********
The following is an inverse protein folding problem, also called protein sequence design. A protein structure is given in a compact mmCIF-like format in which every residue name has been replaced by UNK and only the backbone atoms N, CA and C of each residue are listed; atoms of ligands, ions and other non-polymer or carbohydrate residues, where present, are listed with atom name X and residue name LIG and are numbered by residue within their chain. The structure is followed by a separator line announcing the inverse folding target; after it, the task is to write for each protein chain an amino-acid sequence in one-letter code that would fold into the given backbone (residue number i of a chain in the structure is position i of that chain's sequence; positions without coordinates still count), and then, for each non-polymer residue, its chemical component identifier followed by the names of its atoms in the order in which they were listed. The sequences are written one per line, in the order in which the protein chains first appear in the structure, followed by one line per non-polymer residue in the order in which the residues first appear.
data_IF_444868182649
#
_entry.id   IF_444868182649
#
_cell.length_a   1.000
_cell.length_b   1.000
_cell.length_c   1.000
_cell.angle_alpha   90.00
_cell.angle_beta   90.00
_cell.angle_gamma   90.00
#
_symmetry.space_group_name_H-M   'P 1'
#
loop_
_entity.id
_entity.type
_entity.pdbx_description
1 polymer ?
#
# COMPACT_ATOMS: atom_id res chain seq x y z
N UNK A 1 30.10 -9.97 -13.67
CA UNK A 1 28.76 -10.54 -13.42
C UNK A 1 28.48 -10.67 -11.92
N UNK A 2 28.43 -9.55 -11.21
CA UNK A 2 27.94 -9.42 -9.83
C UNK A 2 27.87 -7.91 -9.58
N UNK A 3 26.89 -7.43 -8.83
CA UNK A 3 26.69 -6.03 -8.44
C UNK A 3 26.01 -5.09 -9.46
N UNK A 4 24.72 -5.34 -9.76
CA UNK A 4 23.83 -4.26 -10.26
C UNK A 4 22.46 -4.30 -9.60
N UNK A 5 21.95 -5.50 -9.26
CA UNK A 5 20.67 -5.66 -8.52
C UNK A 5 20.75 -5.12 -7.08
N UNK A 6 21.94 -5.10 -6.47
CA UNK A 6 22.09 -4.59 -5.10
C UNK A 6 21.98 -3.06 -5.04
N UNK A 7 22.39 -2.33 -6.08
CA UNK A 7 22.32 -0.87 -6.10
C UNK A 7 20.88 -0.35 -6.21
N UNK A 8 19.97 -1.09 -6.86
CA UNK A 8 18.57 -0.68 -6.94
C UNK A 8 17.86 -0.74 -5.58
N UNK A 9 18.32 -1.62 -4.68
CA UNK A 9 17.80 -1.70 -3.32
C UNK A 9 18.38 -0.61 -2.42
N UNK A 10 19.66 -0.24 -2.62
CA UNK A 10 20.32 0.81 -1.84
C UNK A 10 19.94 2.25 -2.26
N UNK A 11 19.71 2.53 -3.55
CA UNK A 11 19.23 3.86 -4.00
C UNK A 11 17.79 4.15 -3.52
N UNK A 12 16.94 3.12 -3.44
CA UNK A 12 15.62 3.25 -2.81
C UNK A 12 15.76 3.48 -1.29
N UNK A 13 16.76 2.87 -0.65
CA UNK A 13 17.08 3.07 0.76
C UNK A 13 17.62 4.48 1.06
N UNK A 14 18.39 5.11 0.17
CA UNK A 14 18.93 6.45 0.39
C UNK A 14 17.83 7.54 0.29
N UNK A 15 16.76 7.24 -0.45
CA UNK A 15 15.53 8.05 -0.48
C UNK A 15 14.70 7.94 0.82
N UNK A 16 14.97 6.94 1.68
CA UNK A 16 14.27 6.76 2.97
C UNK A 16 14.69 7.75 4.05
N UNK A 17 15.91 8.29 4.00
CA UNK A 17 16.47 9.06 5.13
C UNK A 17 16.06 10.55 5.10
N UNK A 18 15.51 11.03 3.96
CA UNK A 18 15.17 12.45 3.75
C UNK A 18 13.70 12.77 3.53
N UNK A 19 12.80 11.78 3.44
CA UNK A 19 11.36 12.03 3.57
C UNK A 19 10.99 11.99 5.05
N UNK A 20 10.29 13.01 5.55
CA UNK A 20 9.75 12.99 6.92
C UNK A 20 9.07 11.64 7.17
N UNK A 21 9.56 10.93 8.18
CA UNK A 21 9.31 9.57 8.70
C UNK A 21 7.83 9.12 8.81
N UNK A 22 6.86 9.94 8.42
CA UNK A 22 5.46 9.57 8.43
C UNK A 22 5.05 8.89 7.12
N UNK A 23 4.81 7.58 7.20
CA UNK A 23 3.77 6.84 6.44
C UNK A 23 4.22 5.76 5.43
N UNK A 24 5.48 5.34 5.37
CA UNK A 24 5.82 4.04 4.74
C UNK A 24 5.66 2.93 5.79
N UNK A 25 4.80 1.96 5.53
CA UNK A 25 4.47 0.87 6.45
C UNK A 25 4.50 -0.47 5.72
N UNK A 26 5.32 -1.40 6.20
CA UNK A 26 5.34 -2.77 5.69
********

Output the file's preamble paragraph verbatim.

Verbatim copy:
The following is an inverse protein folding problem, also called protein sequence design. A protein structure is given in a compact mmCIF-like format in which every residue name has been replaced by UNK and only the backbone atoms N, CA and C of each residue are listed; atoms of ligands, ions and other non-polymer or carbohydrate residues, where present, are listed with atom name X and residue name LIG and are numbered by residue within their chain. The structure is followed by a separator line announcing the inverse folding target; after it, the task is to write for each protein chain an amino-acid sequence in one-letter code that would fold into the given backbone (residue number i of a chain in the structure is position i of that chain's sequence; positions without coordinates still count), and then, for each non-polymer residue, its chemical component identifier followed by the names of its atoms in the order in which they were listed. The sequences are written one per line, in the order in which the protein chains first appear in the structure, followed by one line per non-polymer residue in the order in which the residues first appear.